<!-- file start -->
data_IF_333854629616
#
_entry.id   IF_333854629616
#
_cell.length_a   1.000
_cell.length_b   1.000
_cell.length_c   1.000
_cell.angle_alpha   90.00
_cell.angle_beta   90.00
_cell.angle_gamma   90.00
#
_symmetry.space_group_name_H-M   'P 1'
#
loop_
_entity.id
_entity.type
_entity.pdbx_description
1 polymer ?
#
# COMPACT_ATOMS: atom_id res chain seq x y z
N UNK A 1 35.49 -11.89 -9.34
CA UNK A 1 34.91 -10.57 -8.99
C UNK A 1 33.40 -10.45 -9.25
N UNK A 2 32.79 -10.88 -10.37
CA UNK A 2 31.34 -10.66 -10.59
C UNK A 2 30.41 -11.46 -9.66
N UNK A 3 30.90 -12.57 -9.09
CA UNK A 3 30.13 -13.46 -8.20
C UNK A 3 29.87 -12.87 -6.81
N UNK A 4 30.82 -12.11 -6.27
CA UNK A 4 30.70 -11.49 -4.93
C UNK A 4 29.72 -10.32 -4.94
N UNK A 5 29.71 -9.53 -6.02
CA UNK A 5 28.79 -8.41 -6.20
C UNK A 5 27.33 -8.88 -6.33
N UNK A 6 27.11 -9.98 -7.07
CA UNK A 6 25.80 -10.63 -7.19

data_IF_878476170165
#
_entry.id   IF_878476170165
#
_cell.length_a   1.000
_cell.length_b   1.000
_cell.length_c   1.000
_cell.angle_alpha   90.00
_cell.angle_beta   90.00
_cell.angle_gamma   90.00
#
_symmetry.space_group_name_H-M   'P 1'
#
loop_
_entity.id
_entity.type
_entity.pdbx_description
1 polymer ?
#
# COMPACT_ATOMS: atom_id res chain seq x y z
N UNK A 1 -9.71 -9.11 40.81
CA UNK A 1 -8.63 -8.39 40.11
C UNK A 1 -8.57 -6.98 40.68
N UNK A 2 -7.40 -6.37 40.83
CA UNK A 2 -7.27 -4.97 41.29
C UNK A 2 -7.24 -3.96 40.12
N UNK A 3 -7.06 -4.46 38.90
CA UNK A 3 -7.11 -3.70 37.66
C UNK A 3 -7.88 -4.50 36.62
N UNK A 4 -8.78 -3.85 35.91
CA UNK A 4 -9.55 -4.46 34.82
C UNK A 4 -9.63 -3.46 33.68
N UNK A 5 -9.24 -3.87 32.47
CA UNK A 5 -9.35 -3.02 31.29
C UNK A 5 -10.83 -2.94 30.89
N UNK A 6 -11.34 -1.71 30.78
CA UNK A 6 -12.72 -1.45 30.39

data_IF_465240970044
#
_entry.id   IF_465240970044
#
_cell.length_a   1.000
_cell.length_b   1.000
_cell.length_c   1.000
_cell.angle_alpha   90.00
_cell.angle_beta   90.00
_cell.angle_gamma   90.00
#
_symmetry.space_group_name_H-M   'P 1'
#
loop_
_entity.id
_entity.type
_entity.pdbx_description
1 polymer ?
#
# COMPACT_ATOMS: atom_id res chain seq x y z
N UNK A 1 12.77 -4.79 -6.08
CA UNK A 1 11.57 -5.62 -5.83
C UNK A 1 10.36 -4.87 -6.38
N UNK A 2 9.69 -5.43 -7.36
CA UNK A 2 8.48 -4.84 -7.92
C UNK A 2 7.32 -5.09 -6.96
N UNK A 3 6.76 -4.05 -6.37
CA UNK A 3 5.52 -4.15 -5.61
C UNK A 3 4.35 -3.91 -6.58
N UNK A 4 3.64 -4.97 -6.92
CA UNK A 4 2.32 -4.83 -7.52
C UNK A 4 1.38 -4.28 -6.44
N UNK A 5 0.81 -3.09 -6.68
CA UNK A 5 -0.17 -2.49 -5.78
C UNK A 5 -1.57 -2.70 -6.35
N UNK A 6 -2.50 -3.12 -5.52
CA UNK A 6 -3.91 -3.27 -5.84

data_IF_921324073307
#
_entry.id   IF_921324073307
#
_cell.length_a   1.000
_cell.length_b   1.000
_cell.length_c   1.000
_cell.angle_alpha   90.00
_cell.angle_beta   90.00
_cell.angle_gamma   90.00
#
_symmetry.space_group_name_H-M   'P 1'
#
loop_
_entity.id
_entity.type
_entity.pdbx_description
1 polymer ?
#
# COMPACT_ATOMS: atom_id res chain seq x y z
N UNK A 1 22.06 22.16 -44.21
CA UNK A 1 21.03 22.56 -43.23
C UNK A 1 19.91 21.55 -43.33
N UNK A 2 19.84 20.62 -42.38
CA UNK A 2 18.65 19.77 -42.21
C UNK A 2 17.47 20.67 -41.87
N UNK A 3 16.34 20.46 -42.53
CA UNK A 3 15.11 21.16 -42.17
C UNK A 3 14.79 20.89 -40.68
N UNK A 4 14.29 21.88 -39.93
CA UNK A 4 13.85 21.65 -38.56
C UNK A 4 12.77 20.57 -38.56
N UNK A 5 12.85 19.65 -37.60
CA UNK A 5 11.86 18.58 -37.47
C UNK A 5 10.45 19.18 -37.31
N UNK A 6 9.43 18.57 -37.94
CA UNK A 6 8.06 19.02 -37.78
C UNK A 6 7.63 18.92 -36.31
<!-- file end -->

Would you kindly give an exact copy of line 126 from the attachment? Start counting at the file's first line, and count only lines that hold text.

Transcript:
_entity.id